[Top] [All Lists]

Re: Has IANA gone mad?

2004-07-23 20:59:54

ned(_dot_)freed(_at_)mrochek(_dot_)com wrote:

There are drafts and then there are drafts. Referencing a random draft
that Joe Blow put out there is one thing, referencing a draft that has been
approved for publication as an RFC is quite another. An approved draft in
effect _is_ a standard; it just hasn't completed the publication process yet.

From the point of view of being able to say RFC NNNN section W.X.Y.Z says
foo is prohibited/required, a draft is a draft and there is no RFC until
there is an assigned RFC number.

I note in passing that it is easy to determine the status of any draft;
this is what the datatracker is for.

I have no idea who this Darth Racker person is :-).  I know about the
rfc-index on the ftp site.  If RFC 3232 hadn't superseded
the Assigned Numbers RFC with the IANA web-based "database" that prompted
this discussion, I'd still be checking RFC XX00 (RFC 1700 successor)
for the relevant assigned numbers.  I haven't looked at the IESG home
page in probably a year or more -- why should I; I haven't seen any RFC
listed in the rfc-index declaring the rfc-index obsolete.

so if you're going to get tense about stuff changing on you,
you'd best not touch anything that hasn't made it to standard status.

Change isn't the problem, it's having (or not having) a stable
document which can be referenced w.r.t. specific requirements and/or
prohibitions (recommendations, etc.). Since "published RFCs never
change" (except when they're revised via errata), an RFC may be
referenced, whereas referring to a draft is verboten.  To give
more perspective on the situation, I have no problem in referring
to 30-year-old RFCs where appropriate (it is occasionally necessary
to read old email, for example) with confidence that the referenced
RFC hasn't changed since publication (modulo published errata), and
that the referenced RFC is available to anybody who cares to refer to
it (modulo hard disk crashes at ISI).

I see nothing unusual about it, nor do I see any problem with such an
implementation being based on an approved draft.

Until publication, there's no RFC number to refer to.  And the draft is
ephemeral; it is (theoretically) removed after 6 months.  A  validating
parser validates according to a collection of specifications and in
the event of a violation of some provision, it is desirable (to say the
least) to refer to the particular specification which applies. For example,
while RFC 2822 has no requirement w.r.t. the number of message header fields
specifying recipients, RFCs 822, 733, and 724 do/did require at least one of
To, Cc, or Bcc header fields. And as you know, MIME message/rfc822 has
yet a different set of requirements.  It does no good (ignoring the prohibition
against referring to drafts for the moment) to refer to draft-foo-bar-baz-MM
as a specification, not only because that specification might change, but
also because it may be unavailable in future to those who wish to consult
that reference.

First, draft-ietf-impp-cpim-msgfmt-08.txt was approved as a proposed standard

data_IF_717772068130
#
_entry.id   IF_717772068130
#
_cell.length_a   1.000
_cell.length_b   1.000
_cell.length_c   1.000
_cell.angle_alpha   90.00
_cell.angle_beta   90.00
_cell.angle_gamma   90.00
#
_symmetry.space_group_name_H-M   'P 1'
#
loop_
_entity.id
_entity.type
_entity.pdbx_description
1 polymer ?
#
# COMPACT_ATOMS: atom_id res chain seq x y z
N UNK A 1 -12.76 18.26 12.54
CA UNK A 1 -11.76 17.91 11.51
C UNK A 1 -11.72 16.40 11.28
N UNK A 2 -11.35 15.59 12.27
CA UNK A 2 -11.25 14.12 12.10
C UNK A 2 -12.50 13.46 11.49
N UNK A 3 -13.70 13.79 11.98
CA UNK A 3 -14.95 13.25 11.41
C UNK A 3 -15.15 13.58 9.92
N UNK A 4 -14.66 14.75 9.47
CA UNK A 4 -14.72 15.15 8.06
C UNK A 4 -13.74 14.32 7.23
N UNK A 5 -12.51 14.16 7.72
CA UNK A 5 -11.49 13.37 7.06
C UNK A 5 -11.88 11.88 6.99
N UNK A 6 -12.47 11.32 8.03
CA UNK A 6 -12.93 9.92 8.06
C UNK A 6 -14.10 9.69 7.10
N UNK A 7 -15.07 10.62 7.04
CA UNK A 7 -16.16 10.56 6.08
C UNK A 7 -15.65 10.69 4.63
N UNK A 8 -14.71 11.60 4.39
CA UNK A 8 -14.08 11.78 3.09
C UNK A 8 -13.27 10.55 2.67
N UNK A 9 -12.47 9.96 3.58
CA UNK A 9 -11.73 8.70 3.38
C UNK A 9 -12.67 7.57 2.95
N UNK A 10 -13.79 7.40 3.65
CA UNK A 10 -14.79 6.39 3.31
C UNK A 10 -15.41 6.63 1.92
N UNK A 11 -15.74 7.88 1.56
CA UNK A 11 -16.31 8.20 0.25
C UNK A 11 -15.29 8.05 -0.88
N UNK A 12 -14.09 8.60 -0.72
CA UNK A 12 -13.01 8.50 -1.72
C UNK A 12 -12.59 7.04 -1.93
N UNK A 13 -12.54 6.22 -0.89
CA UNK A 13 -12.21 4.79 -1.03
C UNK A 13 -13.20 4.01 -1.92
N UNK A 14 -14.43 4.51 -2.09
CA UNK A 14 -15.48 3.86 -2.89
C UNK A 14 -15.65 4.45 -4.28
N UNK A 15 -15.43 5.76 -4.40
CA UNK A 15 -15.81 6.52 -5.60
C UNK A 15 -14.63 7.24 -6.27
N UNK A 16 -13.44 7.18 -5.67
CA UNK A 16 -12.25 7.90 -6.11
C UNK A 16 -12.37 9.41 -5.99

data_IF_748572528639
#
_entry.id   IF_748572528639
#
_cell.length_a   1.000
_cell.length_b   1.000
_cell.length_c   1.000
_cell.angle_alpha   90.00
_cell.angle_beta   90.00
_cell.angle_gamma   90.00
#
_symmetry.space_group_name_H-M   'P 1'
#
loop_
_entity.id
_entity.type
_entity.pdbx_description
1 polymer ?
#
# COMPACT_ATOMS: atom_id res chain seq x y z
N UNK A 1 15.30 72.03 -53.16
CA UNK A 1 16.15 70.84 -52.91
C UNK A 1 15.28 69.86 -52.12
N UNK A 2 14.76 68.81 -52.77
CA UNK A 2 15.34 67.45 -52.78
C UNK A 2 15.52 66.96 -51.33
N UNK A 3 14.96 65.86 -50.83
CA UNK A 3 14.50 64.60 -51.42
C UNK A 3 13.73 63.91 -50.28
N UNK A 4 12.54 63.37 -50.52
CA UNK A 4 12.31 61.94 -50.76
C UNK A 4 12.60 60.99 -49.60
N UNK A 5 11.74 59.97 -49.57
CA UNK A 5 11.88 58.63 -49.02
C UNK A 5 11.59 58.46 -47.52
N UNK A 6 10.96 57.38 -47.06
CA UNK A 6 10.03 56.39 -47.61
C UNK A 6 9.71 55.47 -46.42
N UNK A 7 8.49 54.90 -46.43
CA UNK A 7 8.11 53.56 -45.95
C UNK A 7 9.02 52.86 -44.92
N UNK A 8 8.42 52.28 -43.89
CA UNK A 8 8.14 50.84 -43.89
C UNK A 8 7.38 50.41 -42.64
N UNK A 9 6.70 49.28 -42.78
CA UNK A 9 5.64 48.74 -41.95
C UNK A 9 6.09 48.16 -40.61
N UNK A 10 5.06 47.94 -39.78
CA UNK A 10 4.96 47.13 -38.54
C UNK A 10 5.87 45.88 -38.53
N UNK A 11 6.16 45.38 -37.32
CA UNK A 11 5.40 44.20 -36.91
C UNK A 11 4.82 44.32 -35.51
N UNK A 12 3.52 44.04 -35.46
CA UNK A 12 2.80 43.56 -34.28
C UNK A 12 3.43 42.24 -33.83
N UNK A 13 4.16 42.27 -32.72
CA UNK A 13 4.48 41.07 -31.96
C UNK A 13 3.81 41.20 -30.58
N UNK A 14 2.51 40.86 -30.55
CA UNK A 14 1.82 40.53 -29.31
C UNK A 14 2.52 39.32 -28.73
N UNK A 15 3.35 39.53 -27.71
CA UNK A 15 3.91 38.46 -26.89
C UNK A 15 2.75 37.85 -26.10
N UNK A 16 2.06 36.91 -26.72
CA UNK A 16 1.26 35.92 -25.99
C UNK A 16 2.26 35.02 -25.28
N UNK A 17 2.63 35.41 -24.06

back in October, 2003. (I again note that you could have determined this by
checking the datatracker.)

Again, I know nothing about "datatracker", and judging by recent comments
here, I'm not the only one. [And putting a link on some obscure web page isn't
likely to change that.]  If the draft was approved, what is its RFC

Drafts approved for publication do not expire; the
notion that this registration was based on a draft that has now expired is
totally  bogus.

So drafts expire after six months except when they don't. Okaaaaay...
And when something suddenly appears in the IANA registry with no reference
in the rfc-index, all there is is (maybe) some draft which nobody is
supposed to refer to because "drafts are not standards".  No RFC number to
refer to.

Second, this document is currently in 48 hour author review (a fact you could
have easily determined by checking the RFC Editor queue), so its publication 

I see no mention of any "queue" in the rfc-index. And today, well over 48
hours after your message, I still see no RFC corresponding to either the
CPIM or msgtrk drafts in the latest rfc-index.  So not only do we apparently
have a different concept of "fairly short order", but also of "48 hours"
and/or "imminent".

If the trend you refer to is the immediate appearance of IANA registrations of
stuff that appears in approved drafts, it is a trend I for one would love to
see continue, regardless of the time it takes for the drafts the registry
refers to to complete the publication process.

The trend is the departure from the situation prior to the discontinuation
of the Assigned Numbers RFC, where the assigned numbers could be easily
referenced back to a published RFC.   The change to a web-based conglomeration
has happened, and I have adapted -- despite many seemingly irrelevant changes
to formatting, inconsistencies (text files for some items, HTML for others,
etc.), spurious changes to the modification dates with no substantive change
to the content, etc.  However, the appearance of registered magic "numbers"
prior to publication of an RFC that can be referenced is a great departure
from the situation that existed when the Assigned Numbers RFC was periodically

<Prev in Thread] Current Thread [Next in Thread>